The Venice Film Festival and its role in bringing to the fore arthouse movies from all over the world

The Venice International Film Festival 2017 (30 August to 9 September) marked 74 years since its inception in 1932.

Acountry rich in history and culture and with a passion for the arts, Italy issteeped in a cinematic tradition and widely celebrated for its locallyconcerned yet globally influential neorealist movies of the 1940s and its iconicmovies produced during the height of the early Cinecittàƒ decades, and wherefascist propaganda films and sweeping historical narratives attracted audiencesfrom near and afar  - the Cinecittàƒ filmstudios and gigantic movie apparatus, generally known as "“The Hollywood on theTiber", currently covers a 100 acre area andincludes 22 stages, 2permanenttents,300 dressing rooms and offices, 21 makeup areas and an outdoor tank of112,000 square feet.

Thestudios were first established by Benito Mussolini in Rome in 1937, and in its beginnings they took the Italian film industry to new heights through filmmakers such as Vittoriode Sica, Bernardo Bertolucci, Roberto Rossellini, Luchino Visconti, and FedericoFellini. These cineastes wrote themselves into cinema history with films likede Sica's Ladri di biciclette (Bicycle Thieves, 1948), Visconti's La mortea Venezia (Death in Venice, 1971),and Fellini's La dolce vita (1960), Roma (1972), Amarcord(1973), and La cittàƒ delle donne (City of Women, 1980). The filmmakers are also famous for lending both extraordinary acting talents and stunning faces to the screen, with, e.g.,Sofia Loren and, now, Monica Bellucci seducing audiences both nationally andabroad. Both women could be considered the epitome of Italian beauty.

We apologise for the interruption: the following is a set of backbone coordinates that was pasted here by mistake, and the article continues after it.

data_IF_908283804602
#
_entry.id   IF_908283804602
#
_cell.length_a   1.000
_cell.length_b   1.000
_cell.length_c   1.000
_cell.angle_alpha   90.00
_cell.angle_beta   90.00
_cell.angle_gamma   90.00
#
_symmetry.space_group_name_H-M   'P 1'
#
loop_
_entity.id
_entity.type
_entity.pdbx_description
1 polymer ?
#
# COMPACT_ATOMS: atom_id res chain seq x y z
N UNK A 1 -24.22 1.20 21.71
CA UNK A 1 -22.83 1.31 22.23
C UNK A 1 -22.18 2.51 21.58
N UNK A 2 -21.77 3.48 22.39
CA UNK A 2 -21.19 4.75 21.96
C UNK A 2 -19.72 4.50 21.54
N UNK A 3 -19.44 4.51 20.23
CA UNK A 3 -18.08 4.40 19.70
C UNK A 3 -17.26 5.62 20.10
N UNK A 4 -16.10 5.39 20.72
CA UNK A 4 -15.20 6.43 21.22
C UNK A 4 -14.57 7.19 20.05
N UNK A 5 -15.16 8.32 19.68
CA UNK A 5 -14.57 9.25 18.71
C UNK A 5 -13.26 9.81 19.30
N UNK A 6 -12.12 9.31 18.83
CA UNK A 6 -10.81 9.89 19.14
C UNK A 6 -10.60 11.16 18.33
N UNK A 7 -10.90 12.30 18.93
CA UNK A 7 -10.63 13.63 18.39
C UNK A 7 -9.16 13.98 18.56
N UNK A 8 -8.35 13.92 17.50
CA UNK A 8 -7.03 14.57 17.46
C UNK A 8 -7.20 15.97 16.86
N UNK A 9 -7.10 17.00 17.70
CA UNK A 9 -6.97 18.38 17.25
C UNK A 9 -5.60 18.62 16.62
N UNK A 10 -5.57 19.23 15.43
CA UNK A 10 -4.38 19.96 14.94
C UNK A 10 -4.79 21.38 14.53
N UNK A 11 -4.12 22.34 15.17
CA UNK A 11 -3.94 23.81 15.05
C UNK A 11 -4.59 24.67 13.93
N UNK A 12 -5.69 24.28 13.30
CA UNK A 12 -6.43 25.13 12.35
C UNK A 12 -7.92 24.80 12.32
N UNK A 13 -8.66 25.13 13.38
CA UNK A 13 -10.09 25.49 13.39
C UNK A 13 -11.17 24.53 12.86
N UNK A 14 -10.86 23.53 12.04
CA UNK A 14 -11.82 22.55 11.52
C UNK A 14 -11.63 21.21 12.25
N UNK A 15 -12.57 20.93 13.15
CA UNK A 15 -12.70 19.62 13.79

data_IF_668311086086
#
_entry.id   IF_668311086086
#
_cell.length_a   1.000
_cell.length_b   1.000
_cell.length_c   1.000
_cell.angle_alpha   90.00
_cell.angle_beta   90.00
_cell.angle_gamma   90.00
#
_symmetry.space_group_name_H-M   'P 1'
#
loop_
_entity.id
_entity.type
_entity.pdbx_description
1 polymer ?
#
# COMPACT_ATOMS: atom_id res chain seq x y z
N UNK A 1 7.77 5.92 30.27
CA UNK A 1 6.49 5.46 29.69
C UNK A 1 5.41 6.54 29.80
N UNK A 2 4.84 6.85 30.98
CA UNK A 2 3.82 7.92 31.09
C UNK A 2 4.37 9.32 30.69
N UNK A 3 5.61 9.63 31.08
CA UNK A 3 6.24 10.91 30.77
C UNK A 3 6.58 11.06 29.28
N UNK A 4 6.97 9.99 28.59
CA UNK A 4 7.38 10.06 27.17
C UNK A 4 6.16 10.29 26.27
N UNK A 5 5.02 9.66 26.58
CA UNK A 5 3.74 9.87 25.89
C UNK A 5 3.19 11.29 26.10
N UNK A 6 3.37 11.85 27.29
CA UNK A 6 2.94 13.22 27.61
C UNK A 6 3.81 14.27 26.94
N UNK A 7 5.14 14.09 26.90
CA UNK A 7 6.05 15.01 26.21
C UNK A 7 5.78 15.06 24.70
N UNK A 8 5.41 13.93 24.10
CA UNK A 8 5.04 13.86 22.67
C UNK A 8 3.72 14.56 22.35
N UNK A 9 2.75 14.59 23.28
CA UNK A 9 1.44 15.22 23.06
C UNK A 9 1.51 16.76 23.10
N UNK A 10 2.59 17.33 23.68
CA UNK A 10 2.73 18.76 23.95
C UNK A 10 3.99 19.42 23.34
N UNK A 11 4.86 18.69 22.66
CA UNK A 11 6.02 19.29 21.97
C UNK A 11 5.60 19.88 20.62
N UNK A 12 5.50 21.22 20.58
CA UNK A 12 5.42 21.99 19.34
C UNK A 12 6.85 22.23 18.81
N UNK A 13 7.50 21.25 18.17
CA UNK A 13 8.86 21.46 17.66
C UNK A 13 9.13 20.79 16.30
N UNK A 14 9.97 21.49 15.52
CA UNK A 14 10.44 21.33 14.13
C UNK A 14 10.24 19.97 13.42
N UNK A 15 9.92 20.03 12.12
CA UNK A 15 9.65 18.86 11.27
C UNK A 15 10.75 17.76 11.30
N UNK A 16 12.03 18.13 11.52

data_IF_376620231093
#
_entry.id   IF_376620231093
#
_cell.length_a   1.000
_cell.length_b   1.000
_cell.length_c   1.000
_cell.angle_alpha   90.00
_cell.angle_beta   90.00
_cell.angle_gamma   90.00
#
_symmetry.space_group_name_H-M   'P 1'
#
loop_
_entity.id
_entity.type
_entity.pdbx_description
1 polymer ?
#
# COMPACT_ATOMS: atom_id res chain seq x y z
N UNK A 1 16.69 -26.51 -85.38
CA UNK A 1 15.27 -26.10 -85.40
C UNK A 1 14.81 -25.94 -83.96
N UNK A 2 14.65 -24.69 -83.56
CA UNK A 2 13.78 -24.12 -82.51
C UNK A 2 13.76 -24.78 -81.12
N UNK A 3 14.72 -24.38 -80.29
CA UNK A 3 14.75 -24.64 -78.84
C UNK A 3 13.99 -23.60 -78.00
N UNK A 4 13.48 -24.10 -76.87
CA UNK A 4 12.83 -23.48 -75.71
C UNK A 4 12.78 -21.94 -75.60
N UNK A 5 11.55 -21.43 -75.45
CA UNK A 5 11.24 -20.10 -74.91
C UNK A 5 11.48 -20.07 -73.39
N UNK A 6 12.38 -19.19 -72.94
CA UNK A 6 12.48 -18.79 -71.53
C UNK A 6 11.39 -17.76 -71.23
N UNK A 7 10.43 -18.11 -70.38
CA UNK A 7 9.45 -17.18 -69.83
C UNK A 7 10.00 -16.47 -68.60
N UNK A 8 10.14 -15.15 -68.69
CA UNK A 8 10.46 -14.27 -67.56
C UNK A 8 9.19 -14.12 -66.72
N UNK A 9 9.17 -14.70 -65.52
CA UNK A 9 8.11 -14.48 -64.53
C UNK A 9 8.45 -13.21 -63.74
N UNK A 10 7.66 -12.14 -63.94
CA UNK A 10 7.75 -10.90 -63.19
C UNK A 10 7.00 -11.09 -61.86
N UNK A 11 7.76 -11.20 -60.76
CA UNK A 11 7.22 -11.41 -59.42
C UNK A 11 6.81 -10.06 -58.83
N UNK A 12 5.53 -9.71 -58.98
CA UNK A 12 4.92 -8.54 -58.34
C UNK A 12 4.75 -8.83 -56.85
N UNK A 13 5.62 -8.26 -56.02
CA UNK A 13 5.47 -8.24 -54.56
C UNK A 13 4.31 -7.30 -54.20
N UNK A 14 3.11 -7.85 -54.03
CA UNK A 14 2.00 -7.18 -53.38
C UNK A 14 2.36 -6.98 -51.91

AsItaly is now part of an ever more globalised world, the country has becomecinematically influenced by trends beyond national borders. This is mostdefinitely the case in the globally impactful and immensely popular VeniceInternational Film Festival (part of the artistically rich and varied VeniceBiennale) which alongside the equally influential Cannes Film Festival and theBerlin International Film Festival presents audiences with a whole gamut offilm genres and narrative styles and welcomes the works of filmmakers from allover the world. As Venice plays host to this grand event the Italians themselvesprefer to call it not so much a festival as a cinematic display or exhibition(in Italian the festival is called "“Mostra Internazionale d'ArteCinematografica della Biennale di Venezia").